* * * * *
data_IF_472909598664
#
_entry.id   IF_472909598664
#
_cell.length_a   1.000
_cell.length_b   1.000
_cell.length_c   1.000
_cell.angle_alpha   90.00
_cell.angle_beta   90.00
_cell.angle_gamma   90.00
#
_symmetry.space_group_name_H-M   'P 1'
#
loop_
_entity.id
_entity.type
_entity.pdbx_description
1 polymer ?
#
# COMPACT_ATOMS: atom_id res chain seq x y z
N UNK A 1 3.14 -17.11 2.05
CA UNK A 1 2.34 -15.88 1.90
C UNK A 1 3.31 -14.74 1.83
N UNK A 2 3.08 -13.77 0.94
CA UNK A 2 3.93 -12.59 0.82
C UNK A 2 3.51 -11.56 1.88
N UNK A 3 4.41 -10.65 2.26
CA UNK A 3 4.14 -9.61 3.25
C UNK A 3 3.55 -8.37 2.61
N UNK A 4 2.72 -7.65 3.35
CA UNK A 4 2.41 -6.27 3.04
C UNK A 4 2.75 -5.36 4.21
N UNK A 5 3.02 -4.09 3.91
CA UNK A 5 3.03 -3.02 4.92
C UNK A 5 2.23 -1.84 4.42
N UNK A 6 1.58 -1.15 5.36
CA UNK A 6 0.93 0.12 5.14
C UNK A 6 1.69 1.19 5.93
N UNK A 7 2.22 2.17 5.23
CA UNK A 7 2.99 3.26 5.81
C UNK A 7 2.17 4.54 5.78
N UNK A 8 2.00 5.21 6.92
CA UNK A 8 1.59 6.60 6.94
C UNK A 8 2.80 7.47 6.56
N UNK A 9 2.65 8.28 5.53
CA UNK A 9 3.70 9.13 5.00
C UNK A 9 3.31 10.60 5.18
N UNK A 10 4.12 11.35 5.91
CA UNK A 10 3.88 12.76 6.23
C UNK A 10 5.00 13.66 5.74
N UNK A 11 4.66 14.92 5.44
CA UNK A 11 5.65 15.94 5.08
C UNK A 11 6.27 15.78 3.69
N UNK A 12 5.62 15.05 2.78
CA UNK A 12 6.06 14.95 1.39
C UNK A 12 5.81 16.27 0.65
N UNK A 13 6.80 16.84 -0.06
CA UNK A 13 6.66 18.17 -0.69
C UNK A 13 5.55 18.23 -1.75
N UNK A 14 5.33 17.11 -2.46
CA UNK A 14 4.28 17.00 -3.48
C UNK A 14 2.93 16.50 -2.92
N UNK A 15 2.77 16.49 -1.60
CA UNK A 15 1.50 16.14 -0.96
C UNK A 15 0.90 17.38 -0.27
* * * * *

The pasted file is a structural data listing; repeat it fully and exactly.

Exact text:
data_IF_472909598664
#
_entry.id   IF_472909598664
#
_cell.length_a   1.000
_cell.length_b   1.000
_cell.length_c   1.000
_cell.angle_alpha   90.00
_cell.angle_beta   90.00
_cell.angle_gamma   90.00
#
_symmetry.space_group_name_H-M   'P 1'
#
loop_
_entity.id
_entity.type
_entity.pdbx_description
1 polymer ?
#
# COMPACT_ATOMS: atom_id res chain seq x y z
N UNK A 1 3.14 -17.11 2.05
CA UNK A 1 2.34 -15.88 1.90
C UNK A 1 3.31 -14.74 1.83
N UNK A 2 3.08 -13.77 0.94
CA UNK A 2 3.93 -12.59 0.82
C UNK A 2 3.51 -11.56 1.88
N UNK A 3 4.41 -10.65 2.26
CA UNK A 3 4.14 -9.61 3.25
C UNK A 3 3.55 -8.37 2.61
N UNK A 4 2.72 -7.65 3.35
CA UNK A 4 2.41 -6.27 3.04
C UNK A 4 2.75 -5.36 4.21
N UNK A 5 3.02 -4.09 3.91
CA UNK A 5 3.03 -3.02 4.92
C UNK A 5 2.23 -1.84 4.42
N UNK A 6 1.58 -1.15 5.36
CA UNK A 6 0.93 0.12 5.14
C UNK A 6 1.69 1.19 5.93
N UNK A 7 2.22 2.17 5.23
CA UNK A 7 2.99 3.26 5.81
C UNK A 7 2.17 4.54 5.78
N UNK A 8 2.00 5.21 6.92
CA UNK A 8 1.59 6.60 6.94
C UNK A 8 2.80 7.47 6.56
N UNK A 9 2.65 8.28 5.53
CA UNK A 9 3.70 9.13 5.00
C UNK A 9 3.31 10.60 5.18
N UNK A 10 4.12 11.35 5.91
CA UNK A 10 3.88 12.76 6.23
C UNK A 10 5.00 13.66 5.74
N UNK A 11 4.66 14.92 5.44
CA UNK A 11 5.65 15.94 5.08
C UNK A 11 6.27 15.78 3.69
N UNK A 12 5.62 15.05 2.78
CA UNK A 12 6.06 14.95 1.39
C UNK A 12 5.81 16.27 0.65
N UNK A 13 6.80 16.84 -0.06
CA UNK A 13 6.66 18.17 -0.69
C UNK A 13 5.55 18.23 -1.75
N UNK A 14 5.33 17.11 -2.46
CA UNK A 14 4.28 17.00 -3.48
C UNK A 14 2.93 16.50 -2.92
N UNK A 15 2.77 16.49 -1.60
CA UNK A 15 1.50 16.14 -0.96
C UNK A 15 0.90 17.38 -0.27